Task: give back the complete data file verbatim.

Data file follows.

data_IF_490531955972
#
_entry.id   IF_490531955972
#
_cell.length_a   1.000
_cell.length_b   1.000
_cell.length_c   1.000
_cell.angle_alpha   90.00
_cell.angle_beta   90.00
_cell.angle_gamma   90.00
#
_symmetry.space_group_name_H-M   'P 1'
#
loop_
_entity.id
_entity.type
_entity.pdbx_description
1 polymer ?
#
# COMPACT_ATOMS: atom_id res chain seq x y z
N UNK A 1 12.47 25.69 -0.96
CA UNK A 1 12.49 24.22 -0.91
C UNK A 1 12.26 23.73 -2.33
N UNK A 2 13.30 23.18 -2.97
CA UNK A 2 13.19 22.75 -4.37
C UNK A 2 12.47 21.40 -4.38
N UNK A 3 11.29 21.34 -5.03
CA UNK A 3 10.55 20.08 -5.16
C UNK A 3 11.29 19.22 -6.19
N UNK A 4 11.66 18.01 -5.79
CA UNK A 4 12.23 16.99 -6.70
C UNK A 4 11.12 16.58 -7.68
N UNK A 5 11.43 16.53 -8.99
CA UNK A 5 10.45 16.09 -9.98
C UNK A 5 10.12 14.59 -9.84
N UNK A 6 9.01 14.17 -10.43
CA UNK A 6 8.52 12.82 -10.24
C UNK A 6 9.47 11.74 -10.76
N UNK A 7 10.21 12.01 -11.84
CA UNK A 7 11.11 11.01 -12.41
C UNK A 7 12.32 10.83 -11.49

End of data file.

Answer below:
data_IF_490531955972
#
_entry.id   IF_490531955972
#
_cell.length_a   1.000
_cell.length_b   1.000
_cell.length_c   1.000
_cell.angle_alpha   90.00
_cell.angle_beta   90.00
_cell.angle_gamma   90.00
#
_symmetry.space_group_name_H-M   'P 1'
#
loop_
_entity.id
_entity.type
_entity.pdbx_description
1 polymer ?
#
# COMPACT_ATOMS: atom_id res chain seq x y z
N UNK A 1 12.47 25.69 -0.96
CA UNK A 1 12.49 24.22 -0.91
C UNK A 1 12.26 23.73 -2.33
N UNK A 2 13.30 23.18 -2.97
CA UNK A 2 13.19 22.75 -4.37
C UNK A 2 12.47 21.40 -4.38
N UNK A 3 11.29 21.34 -5.03
CA UNK A 3 10.55 20.08 -5.16
C UNK A 3 11.29 19.22 -6.19
N UNK A 4 11.66 18.01 -5.79
CA UNK A 4 12.23 16.99 -6.70
C UNK A 4 11.12 16.58 -7.68
N UNK A 5 11.43 16.53 -8.99
CA UNK A 5 10.45 16.09 -9.98
C UNK A 5 10.12 14.59 -9.84
N UNK A 6 9.01 14.17 -10.43
CA UNK A 6 8.52 12.82 -10.24
C UNK A 6 9.47 11.74 -10.76
N UNK A 7 10.21 12.01 -11.84
CA UNK A 7 11.11 11.01 -12.41
C UNK A 7 12.32 10.83 -11.49